On Tuesdays, a special visitor enters Katherine Davis’ classroom as her third graders start their small group activity time. Maize, a 2-year-old black lab-golden retriever mix, walks around and sits with different groups of students as they work—and she does it with a specific purpose in mind, too.

“Two students in my class (particularly) need to be loved, although they might not show it on the outside, and she goes to those two students every time,” Davis recalls. Like other facility service dogs, Maize is trained to pick up on hormone levels and sense if someone is agitated or upset and then spend time with those kids. In short, she finds the students who need her.

So if a child is upset, “(Maize) will calm them down,” Hall-Kent Elementary Principal Kiana Coleman says. “She just has this magical power. It really is like she flips the switch for the kids.”

Even students who didn’t like dogs or were scared of them before will pet Maize now. “She is able to reach students in a different way than the teachers are,” Davis says. “Maize helps to bring some of the shy students who may not even know English together and helps them with their language since they know her commands. Watching her break barriers in the classroom really bonds the students together.”

When Maize is in the classroom every student is more engaged, too. “Some of my students who are more shy have come out of their shell when Maize comes in and are more apt to participate,” first-grade teacher Jenna Campbell says. “It encourages a sense of community.”

Coleman first heard about school facility dogs provided by Service Dogs of Alabama at a principals meeting last year where Homewood City Schools Director of Guidance Leigh Cohen Long shared about them. Coleman has long loved animals, but she was a little skeptical about how it would work to have a dog at school. Then, she visited schools in Elmore County that already had service dogs. “And I just fell in love,” she recalls. “I got to see Popcorn and Mason and Captain, and they were just regular faculty members. They had a schedule, and they walked the hallways. The kids were so used to their presence. I was pumped when I came back.”

Next, she talked to Homewood City Schools Superintendent Bill Cleveland and completed an application, expecting to have to wait until the spring of 2019 to get a match. But then she got a surprise email right before Thanksgiving. “I got teary eyed,” Coleman says. “They had a dog named Maize, and she was a year and a half.”

Before long, Maize was at Hall-Kent for training with Coleman and Assistant Principal Jill Walden, who acts as the dog’s co-handler. Coleman announced to the school that they had a new dog on campus and that they would have to follow some rules, like not petting Maize in the hallway because she is working.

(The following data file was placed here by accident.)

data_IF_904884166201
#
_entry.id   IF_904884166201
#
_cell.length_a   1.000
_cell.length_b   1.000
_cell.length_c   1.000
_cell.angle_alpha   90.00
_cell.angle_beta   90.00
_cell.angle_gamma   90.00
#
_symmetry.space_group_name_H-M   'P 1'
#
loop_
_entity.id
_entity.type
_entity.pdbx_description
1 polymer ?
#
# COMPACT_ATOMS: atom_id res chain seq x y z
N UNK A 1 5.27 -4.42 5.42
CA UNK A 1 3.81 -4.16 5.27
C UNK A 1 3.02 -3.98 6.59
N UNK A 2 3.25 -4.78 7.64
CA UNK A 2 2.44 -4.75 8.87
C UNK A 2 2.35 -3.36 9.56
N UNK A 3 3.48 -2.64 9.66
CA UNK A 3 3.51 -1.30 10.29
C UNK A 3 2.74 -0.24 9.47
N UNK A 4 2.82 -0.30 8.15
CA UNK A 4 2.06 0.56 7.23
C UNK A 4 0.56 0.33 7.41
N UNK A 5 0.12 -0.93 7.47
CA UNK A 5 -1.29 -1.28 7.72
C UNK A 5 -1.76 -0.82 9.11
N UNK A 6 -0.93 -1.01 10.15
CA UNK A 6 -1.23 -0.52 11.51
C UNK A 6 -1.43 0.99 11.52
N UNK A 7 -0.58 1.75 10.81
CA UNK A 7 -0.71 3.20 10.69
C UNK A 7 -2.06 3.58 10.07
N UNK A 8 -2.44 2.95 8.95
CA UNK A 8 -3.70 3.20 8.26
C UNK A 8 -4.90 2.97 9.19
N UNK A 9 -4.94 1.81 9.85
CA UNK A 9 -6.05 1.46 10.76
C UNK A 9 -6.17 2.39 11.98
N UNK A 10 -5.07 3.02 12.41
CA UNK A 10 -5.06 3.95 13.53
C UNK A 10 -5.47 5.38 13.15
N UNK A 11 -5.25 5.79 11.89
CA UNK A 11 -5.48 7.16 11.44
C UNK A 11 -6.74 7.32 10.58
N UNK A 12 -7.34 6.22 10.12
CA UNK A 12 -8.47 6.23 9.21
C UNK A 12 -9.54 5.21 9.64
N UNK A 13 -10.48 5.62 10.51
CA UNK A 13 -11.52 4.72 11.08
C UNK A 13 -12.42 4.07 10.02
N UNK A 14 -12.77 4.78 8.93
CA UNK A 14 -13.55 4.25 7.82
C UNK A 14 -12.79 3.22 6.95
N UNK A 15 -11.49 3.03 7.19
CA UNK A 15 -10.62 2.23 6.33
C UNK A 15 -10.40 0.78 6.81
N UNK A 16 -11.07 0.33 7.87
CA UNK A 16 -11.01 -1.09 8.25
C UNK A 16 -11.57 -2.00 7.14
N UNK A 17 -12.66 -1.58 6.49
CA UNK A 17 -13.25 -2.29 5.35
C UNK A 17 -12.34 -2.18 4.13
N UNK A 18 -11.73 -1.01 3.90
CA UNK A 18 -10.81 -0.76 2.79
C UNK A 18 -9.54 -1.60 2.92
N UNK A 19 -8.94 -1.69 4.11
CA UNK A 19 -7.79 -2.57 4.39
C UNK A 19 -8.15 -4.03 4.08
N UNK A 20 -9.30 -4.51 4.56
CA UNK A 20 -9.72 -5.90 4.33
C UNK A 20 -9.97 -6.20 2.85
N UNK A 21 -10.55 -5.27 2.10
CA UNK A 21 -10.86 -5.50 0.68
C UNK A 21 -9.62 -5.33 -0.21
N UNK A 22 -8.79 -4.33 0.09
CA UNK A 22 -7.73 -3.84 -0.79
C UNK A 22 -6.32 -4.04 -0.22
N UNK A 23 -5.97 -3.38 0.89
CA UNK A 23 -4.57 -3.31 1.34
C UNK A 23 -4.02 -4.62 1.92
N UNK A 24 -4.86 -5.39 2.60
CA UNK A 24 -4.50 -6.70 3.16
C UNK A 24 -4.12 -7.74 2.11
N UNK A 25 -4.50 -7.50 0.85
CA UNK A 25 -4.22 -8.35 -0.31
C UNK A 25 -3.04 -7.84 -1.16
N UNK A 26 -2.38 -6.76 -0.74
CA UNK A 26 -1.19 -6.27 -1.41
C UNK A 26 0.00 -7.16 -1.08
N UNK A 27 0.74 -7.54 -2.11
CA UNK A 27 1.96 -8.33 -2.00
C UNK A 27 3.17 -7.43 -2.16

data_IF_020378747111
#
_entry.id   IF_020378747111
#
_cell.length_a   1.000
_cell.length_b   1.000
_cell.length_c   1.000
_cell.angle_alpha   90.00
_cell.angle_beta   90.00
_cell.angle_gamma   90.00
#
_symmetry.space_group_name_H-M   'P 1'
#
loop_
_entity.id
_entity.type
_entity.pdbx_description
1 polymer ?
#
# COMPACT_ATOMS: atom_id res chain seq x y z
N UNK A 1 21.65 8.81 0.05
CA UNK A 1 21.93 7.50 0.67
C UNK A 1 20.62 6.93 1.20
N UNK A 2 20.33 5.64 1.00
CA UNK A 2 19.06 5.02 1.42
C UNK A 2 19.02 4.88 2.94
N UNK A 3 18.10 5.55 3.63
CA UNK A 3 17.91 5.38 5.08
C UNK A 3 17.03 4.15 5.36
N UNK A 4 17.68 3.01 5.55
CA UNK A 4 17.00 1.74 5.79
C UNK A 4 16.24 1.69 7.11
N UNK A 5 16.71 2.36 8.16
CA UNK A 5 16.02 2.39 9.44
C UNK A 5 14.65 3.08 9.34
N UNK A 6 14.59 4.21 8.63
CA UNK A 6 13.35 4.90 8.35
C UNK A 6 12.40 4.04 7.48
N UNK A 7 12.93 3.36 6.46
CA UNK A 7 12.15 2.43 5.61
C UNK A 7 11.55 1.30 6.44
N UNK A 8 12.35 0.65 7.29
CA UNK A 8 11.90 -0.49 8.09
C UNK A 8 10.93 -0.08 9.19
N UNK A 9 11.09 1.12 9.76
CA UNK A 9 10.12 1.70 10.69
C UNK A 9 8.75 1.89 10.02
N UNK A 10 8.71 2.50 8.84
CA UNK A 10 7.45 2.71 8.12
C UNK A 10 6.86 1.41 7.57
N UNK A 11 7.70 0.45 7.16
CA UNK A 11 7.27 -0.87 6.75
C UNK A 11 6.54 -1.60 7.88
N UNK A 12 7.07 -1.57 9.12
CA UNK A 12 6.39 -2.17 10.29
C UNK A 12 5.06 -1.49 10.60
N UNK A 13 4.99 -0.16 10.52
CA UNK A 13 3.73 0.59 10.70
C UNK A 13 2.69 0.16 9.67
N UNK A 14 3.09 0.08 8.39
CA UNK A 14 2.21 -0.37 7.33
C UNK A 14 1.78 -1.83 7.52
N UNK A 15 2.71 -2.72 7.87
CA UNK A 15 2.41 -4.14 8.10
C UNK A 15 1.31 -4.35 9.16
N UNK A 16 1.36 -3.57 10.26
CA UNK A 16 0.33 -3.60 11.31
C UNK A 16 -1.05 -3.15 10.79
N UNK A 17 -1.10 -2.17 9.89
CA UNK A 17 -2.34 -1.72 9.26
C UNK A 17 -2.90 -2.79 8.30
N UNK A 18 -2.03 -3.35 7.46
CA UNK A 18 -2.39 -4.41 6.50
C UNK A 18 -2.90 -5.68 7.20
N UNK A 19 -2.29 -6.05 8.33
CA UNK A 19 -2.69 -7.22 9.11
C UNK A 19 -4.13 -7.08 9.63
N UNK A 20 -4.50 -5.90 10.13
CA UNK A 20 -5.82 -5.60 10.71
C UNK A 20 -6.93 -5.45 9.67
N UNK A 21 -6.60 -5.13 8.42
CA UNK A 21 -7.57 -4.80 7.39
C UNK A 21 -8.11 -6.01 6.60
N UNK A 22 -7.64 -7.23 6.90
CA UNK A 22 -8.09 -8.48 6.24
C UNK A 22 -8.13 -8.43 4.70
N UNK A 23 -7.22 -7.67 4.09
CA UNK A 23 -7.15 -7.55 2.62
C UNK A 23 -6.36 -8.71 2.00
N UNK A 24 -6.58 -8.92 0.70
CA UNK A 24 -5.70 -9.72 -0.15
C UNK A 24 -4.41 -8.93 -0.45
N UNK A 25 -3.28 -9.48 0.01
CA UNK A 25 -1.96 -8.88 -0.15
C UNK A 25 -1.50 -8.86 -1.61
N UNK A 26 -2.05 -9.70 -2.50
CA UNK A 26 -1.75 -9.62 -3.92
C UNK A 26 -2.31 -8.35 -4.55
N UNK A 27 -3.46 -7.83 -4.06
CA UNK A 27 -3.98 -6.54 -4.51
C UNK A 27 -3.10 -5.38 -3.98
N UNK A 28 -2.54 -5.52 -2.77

For several weeks, they trained Maize in large spaces like the cafeteria and gym to get Maize comfortable at the school and the students comfortable with and unafraid of her. By the time school got out in May, just as she turned 2 years old, Maize’s weekly schedule had her in 50 classrooms a week in 30-minute increments. If a student is going through something hard during the day, though, Maize might get pulled from her regular duties to spend time with that student.

In some sense, Maize is now a regular Hall-Kent faculty member, just as Coleman envisioned, and she is by far the most popular. Whenever Coleman walks in the hallways or into the gym with her, students’ faces light up, and all the kids say, “Maize is here! Maize is here!” On their breaks, students will fill up her water or take her for a walk, and they often choose a visit with Maize for an academic or behavior reward. One student came into Coleman’s office one day this spring teeming with excitement. “Ms. Coleman, Ms. Coleman!” she said. “Maize makes me so happy to come to school every day!”

And with 50 commands under her belt, Maize is smart and highly trained, too. She acts immediately when told to jump, lay down, go to sleep, put that up (pick up a leash), take a bow, balance and more, and she picks up new tricks quickly, too.

What does Maize do after school though? Well, she moonlights as the Coleman family dog when she takes off her “uniform.” She plays in the yard and rolls around. She plays fetch with Coleman’s husband and twin middle school-aged daughters. Each morning when it’s time for school, though, Coleman speaks the command, “Maize get ready,” and Maize stands up and gets to attention. Then, she puts on her leader and service vest, and it’s time for work.

Not long after Maize came to Hall-Kent, Shades Cahaba Elementary got its own service dogs, Delta and Russell, who spend their nights and weekends with Principal Dr. John Lowery and Vice Principal Wendy Story respectively. Coleman thinks before long every school in Homewood will have one, too, especially as fifth graders graduate to the middle school and are used to having a dog at school.  Homewood Animal Hospital veterinarian Dr. Mike Kilgore has even offered to take care of vet bills for any Homewood school service dogs, as a service to the community. After all, he knows the power of a dog more than most.

Take Maize for example. She’s a comforter. She’s the reason kids don’t want to miss school. She’s a barrier breaker. She’s full of compassion. She’s a blessing.

“We never know what kids are experiencing at home, with grandparents who pass away or (students) who are sad,” Coleman says. “When she comes into that room, she loves them unconditionally. I think that’s Maize’s purpose: she makes us all feel loved and comforted.”

The Other School Service Pups


Black Goldendoodle
Guardian: Shades Cahaba Elementary Vice Principal Wendy Story


Black Labrador Retriever
Guardian: Shades Cahaba Elementary Principal Dr. John Lowery